July 9, 2019
The denizens of Necromunda are on display in a series of wild tales from the Underhive. Some are great, and others are less great, but none of them are truly bad.
Over Christmas break I had intended to read Josh Reynolds’ Dark Harvest. Instead, I finished Kal Jericho: Sinner’s Bounty and decided that I needed moar Necromunda, because reasons. I took a chance with the simply titled Underhive: A Necromunda Anthology, because it’s a murderers’ row of authors that I like.
If you’ve read this site or listed to the cast you may know that I’m not keen on anthologies by and large. In the past I purchased a few anthologies from Black Library that had one or two good stories and a lot of stuff I wished I could unread. That’s not necessarily a dig at the authors or Black Library but rather the concept itself. Anthologies need a lot of filler and sometimes it feels as though the author’s heart isn’t in the story. As such, I’m always hesitant to spend money on them.
I’m happy to report that Underhive was well worth the entry price. For a person who was looking for more adventures in the deepest, darkest recesses of a hive, Underhive was a great next step. If you’re already familiar with Necromunda, or aren’t super into it, it might be more hit or miss.
If I had to point to one thing about Necromunda that grabs me, it’s how wide open the hive world is. Because of the sheer size and insanity rooted in good ol’ fashioned mayhem, there is no set theme or style to the setting. Which means that you can have a story about an abhuman bounty hunter next to a story about a drug dealer in which both are considered the heroes of their stories. Excellent.
The setting also allows authors to stretch their styles. The story which stands out most to me is Nick Kyme’s “Scar Crossed.” Whether or not you enjoy this story will depend entirely on how much you enjoy a good campy romp. Watching an author apply Shakespearean romance to a WH40k story will never not amuse me; it’s my type of humor and charm. Ending the anthology with more Kal Jerico was also right up my alley.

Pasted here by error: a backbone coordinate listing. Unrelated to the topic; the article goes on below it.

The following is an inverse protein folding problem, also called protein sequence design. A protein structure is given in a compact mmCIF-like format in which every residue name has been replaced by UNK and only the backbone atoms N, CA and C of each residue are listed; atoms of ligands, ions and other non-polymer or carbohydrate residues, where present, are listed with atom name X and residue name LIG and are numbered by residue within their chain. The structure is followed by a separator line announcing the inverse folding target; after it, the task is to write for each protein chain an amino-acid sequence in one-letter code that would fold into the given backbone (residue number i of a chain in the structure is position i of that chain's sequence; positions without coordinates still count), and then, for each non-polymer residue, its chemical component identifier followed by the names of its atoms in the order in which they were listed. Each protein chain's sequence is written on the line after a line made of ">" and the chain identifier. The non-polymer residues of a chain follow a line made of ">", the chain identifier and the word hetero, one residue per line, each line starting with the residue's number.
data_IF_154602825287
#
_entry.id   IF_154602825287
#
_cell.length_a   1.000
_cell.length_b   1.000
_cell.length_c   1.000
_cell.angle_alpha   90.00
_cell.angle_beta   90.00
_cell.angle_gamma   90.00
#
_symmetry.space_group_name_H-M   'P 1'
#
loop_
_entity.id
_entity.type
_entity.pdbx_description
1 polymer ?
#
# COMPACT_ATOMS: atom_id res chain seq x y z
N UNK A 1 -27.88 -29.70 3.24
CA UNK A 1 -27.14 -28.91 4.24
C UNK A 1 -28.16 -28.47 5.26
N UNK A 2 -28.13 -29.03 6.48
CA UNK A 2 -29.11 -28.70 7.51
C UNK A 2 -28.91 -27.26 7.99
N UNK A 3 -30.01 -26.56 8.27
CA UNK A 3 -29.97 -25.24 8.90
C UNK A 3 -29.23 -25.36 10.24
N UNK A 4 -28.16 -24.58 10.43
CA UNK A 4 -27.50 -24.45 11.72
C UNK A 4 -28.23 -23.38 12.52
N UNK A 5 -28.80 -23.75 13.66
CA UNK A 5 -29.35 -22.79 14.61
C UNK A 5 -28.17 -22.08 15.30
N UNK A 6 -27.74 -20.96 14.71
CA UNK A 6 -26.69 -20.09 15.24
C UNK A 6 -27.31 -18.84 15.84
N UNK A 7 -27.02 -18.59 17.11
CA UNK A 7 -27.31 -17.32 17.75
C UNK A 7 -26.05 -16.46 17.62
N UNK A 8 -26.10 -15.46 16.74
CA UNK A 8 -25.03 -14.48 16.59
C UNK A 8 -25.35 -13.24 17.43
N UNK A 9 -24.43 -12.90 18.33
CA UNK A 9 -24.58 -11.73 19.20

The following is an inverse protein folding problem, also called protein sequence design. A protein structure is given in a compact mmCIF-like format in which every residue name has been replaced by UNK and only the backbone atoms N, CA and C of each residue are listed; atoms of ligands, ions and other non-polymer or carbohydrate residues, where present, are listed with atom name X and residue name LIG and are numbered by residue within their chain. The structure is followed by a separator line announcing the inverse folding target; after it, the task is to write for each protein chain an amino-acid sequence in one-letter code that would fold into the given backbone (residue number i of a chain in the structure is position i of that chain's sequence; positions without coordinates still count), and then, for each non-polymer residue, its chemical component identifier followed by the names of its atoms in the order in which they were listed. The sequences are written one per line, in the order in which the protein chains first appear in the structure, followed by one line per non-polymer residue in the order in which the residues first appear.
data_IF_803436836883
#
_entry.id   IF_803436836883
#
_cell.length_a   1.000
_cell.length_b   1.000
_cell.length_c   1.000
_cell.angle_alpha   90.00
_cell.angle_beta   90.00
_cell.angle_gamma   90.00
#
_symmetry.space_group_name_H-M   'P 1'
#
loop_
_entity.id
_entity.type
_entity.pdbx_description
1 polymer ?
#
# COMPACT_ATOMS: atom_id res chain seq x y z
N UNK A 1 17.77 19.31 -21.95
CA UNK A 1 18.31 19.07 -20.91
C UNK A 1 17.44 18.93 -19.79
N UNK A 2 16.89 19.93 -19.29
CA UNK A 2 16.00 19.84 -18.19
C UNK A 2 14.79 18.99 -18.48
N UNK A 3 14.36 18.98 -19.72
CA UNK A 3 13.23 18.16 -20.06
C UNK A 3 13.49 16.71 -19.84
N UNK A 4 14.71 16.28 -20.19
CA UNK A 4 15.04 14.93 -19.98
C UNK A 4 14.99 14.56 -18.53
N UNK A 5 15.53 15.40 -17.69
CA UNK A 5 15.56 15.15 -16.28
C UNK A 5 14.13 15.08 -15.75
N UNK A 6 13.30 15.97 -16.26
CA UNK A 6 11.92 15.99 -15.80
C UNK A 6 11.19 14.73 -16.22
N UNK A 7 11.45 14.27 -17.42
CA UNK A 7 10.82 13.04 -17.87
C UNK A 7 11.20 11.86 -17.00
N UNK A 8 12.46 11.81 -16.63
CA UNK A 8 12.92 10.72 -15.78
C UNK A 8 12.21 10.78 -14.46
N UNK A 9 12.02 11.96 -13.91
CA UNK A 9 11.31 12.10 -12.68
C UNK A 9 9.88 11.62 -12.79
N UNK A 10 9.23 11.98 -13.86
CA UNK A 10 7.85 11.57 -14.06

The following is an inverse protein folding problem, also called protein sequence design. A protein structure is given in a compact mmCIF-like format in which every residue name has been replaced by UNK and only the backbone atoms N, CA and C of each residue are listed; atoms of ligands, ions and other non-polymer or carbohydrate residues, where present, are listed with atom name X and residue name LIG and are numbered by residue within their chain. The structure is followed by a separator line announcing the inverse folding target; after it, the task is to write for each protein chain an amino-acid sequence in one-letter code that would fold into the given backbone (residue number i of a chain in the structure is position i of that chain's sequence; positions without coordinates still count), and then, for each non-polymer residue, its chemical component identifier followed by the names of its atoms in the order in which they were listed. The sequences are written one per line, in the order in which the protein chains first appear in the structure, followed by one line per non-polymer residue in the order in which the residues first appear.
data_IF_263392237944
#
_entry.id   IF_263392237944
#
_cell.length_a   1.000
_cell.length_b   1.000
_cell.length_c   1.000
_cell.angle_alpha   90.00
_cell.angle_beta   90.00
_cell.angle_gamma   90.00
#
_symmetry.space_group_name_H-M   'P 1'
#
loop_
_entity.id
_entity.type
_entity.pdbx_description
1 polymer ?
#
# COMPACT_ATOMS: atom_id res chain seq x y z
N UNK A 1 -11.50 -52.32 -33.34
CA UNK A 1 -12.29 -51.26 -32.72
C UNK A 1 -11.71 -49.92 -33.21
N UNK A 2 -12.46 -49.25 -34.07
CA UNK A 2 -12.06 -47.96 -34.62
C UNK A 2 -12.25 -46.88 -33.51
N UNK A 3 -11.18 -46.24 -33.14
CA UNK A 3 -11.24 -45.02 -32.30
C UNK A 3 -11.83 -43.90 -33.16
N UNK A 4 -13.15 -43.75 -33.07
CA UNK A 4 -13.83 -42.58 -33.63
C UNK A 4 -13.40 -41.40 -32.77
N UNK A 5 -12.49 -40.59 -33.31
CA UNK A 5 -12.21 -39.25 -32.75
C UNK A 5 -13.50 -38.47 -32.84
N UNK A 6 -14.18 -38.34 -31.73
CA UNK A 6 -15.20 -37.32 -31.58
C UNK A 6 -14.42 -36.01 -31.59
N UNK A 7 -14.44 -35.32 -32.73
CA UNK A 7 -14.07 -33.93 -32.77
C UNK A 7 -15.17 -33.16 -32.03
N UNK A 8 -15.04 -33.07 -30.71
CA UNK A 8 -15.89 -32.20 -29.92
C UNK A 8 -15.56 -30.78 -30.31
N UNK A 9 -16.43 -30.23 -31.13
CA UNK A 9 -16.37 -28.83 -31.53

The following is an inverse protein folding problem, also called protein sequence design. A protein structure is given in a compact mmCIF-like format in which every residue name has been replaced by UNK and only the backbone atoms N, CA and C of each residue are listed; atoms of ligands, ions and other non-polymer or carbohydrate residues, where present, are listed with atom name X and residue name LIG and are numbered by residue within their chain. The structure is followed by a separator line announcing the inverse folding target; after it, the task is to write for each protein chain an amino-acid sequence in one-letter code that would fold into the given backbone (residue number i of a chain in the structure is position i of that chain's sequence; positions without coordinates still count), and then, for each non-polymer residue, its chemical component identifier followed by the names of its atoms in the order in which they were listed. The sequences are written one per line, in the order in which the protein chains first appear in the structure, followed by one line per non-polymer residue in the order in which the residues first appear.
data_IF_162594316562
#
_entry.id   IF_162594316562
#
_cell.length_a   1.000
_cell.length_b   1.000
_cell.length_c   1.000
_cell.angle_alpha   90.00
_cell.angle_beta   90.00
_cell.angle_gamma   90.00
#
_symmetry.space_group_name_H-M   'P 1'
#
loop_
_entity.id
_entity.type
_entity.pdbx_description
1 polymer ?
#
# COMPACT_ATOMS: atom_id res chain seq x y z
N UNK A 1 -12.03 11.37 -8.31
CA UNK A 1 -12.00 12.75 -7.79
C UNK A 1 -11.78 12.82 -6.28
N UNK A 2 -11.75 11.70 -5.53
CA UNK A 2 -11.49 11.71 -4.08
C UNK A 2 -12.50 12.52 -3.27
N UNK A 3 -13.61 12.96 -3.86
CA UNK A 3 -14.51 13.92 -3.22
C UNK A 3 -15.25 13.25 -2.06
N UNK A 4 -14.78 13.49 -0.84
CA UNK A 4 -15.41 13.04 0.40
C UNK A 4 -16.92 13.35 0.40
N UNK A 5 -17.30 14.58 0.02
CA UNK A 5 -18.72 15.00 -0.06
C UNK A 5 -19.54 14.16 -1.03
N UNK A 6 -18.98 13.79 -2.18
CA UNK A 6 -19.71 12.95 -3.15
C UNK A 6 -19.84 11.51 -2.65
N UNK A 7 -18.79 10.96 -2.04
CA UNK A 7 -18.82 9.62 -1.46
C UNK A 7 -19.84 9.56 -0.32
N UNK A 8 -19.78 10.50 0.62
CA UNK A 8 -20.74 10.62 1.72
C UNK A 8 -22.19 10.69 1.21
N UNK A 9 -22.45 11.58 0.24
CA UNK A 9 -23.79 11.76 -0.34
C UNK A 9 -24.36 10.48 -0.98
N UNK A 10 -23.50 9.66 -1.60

Not all of the stories are as strong as others. If that sounds like mealy-mouthed praise it’s because I didn’t find any of the stories to be outright bad. I didn’t love all of them, but it was because several stories had the misfortune of sharing a book with some great stories. Without pointing to specific stories, I said “Well OK then” several times as I flipped the last page. It’s hard with short stories because ultimately they’re not moving toward a larger plot or set-up. Aside from the Kal Jerico story, most were written to stand entirely on their own. And they do, but that doesn’t necessarily make them compelling.
But look, if that’s the worst you can say about an anthology, you’re doing pretty well here. The most important thing, I think, is to not take it too seriously. Part of what I’m enjoying about Necromunda is turning my brain off and enjoying the ride. Yes, this is the same defense I use when discussing cinematic masterpieces such as Demolition Man and From Dusk ‘Til Dawn.
The Bottom Line
I came in looking for action and adventure and Underhive provided it. In fact, I ended up buying the book twice, so that I would have a physical copy to put on my shelf. In the end, that might be all you need to know about how much I enjoyed it. If you’re coming looking for something life-changing that’ll leave a profound impact upon your soul, maybe look elsewhere.